Springtime Is Peak Season For Alligator Attacks In South Carolina
It isn’t just your imagination that, as a lifelong resident of South Carolina, you are hearing more in the news about alligator attacks and close calls than you used to when you were younger. There were several reasons for this. One is that the American alligator population has rebounded since the United States Fish and Wildlife Service declared alligators an endangered species in 1973, perhaps saving them from being hunted to extinction. Another reason is that there are simply more news stories these days than there were in the pre-Internet era. Gator sightings used to be an easy fix for a slow news day in the states that form the American alligator’s range, but now they are a quick fix for a slow news millisecond. Perhaps the biggest reason, though, is that humans have moved closer to gators. Housing developments and resorts built over the past few decades have moved deeper into the habitat of alligators, increasing the likelihood of close encounters. Despite this, property owners have a legal responsibility to keep visitors to their property safe from preventable accidents, including alligator attacks. If you got injured by an alligator on private property or at a public park in South Carolina, contact a Columbia premises liability lawyer.
Why Do Gators Pose a Bigger Danger in the Spring?
Being reptiles, alligators are cold-blooded, which means that their body temperature changes according to their surroundings. In the winter, they are less active, but in the warmer months, they spend more time sunbathing on land or swimming from one place to another. Breeding season for alligators lasts from April until June, which makes them likely to roam in search of mates and to fight over territory. During breeding season, gators have no fear of crossing an interstate highway if a potential mate is on the other side.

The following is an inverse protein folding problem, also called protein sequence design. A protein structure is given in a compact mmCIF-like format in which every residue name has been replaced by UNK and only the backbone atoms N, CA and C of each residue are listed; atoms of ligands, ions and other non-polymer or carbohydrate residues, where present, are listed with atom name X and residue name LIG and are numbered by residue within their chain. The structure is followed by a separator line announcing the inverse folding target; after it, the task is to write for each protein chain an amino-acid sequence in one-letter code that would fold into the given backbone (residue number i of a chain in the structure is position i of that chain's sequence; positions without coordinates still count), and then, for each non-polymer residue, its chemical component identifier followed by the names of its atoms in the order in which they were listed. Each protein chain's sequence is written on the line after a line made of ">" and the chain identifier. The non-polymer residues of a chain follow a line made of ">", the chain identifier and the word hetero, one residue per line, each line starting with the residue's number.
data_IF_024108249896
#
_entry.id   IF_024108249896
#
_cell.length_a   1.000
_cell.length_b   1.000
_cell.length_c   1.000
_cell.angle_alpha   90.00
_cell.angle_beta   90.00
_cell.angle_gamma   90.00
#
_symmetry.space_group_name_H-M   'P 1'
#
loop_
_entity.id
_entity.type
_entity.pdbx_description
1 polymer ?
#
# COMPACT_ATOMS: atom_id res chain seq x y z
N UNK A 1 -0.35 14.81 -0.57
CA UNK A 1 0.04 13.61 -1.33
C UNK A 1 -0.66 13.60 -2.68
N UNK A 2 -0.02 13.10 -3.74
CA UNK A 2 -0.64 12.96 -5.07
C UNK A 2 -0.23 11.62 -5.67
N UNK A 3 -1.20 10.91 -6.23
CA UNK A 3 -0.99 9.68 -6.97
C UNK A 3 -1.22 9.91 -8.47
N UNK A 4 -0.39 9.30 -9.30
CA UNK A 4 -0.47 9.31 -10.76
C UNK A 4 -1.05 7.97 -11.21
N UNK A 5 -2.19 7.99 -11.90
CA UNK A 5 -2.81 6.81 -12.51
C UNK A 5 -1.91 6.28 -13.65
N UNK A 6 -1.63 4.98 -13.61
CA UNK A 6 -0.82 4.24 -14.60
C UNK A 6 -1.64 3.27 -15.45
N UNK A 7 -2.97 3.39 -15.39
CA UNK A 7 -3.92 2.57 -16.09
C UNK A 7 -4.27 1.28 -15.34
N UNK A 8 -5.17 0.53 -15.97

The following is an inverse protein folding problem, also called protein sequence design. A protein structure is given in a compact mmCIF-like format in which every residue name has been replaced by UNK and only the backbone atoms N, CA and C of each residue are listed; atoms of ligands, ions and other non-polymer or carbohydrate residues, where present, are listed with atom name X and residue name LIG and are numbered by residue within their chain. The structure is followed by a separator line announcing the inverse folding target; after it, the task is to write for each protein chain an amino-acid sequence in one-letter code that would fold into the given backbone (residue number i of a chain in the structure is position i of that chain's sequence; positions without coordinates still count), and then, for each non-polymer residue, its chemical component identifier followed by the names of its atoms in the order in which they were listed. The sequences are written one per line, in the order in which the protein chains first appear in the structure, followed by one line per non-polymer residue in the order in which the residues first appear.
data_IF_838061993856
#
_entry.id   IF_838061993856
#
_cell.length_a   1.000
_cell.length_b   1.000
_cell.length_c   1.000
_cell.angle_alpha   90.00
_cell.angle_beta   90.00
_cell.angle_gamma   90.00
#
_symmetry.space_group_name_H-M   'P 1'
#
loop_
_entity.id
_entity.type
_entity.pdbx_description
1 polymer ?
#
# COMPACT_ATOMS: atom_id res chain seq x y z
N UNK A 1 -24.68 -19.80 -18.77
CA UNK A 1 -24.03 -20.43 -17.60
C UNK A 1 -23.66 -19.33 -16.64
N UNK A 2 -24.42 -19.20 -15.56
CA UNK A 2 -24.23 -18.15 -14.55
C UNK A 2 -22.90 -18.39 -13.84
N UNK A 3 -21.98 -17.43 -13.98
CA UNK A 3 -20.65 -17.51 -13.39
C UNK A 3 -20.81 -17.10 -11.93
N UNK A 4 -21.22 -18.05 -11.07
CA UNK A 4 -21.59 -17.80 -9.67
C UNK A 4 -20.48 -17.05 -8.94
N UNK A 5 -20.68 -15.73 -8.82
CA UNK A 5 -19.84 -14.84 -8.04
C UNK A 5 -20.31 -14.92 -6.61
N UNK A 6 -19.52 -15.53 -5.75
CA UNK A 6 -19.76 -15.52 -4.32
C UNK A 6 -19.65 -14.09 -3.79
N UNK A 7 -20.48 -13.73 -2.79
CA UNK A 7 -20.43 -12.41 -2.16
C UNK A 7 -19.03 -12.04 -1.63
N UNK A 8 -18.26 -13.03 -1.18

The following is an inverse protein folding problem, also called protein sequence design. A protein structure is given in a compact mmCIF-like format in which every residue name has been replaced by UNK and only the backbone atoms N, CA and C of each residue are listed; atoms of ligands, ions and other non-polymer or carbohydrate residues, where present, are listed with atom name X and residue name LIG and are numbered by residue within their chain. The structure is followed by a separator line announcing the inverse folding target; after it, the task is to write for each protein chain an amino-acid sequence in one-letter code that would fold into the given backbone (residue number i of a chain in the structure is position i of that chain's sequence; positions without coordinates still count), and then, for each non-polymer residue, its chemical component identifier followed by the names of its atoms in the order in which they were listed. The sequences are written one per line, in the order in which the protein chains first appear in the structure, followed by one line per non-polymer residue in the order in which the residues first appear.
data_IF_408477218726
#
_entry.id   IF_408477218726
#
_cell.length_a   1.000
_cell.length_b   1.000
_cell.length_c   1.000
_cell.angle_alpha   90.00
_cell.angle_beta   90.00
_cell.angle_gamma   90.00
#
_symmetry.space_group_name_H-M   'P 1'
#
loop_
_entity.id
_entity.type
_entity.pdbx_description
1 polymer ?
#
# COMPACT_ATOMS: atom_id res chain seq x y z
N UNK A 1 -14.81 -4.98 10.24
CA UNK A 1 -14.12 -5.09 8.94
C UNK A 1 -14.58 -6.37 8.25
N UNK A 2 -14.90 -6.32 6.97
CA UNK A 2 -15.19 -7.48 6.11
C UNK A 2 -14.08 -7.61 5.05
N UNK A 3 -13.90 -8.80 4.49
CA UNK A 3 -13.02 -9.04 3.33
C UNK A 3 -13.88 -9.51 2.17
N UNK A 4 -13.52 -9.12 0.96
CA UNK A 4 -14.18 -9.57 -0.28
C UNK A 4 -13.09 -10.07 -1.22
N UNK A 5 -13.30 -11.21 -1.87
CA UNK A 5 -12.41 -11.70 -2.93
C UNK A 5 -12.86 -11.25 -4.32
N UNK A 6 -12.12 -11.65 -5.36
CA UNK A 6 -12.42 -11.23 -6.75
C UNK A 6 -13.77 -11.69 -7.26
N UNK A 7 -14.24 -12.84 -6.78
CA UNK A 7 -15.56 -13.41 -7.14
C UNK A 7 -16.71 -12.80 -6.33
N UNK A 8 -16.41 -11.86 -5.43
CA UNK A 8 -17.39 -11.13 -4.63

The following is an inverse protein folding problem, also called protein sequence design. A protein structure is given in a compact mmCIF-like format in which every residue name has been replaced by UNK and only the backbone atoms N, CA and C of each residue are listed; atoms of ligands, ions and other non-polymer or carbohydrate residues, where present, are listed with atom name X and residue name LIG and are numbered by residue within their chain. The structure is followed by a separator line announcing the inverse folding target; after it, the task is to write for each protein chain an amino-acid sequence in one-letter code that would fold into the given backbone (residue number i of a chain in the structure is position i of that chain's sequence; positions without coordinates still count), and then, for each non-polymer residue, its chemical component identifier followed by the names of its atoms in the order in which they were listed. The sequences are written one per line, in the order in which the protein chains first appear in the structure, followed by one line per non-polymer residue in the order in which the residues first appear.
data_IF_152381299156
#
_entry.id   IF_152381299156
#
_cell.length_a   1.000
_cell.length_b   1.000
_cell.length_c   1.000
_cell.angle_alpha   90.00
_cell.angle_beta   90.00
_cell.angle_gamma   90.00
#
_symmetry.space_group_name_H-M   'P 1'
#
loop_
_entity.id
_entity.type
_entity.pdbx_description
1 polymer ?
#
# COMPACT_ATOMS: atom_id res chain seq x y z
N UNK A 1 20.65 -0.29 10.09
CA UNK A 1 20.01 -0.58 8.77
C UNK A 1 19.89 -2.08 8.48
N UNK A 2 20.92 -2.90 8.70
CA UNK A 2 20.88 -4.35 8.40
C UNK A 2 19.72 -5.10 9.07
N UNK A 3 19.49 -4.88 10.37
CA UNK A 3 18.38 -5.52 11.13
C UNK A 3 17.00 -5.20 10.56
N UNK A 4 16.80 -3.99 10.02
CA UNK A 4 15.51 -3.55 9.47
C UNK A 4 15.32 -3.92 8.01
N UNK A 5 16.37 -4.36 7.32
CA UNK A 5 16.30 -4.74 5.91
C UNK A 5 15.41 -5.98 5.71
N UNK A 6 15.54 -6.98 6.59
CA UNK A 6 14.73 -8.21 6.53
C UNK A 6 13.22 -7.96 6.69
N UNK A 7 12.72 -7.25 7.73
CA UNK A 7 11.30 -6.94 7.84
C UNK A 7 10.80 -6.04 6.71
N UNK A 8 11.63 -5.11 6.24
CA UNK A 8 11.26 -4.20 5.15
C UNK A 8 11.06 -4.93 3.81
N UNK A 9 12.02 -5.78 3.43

Alligators are not naturally aggressive toward humans; they are much less likely to attack humans than the Nile crocodile, found in Africa, and the saltwater crocodile, found in Australia. Most alligator attacks on humans occur when people swim in rivers and lakes inhabited by alligators. Other attacks occur when people walk near the water’s edge on waterfront property or next to canals. Gators are much more likely to attack dogs walking near the edge of a canal or lake than they are to attack humans.
Premises liability laws protect people injured in accidents, including animal attacks, on public or private property. You might be entitled to damages after an alligator attack if you can prove that the property owner should reasonably have known that alligators and humans could come into close contact on the property and that the property owner could have prevented this contact.
Let Us Help You Today
The personal injury lawyers at the Stanley Law Group can help you if you suffered serious injuries in an alligator attack in a residential neighborhood, public park, or place of business. Contact The Stanley Law Group in Columbia, South Carolina or call (803)799-4700 for a free initial consultation.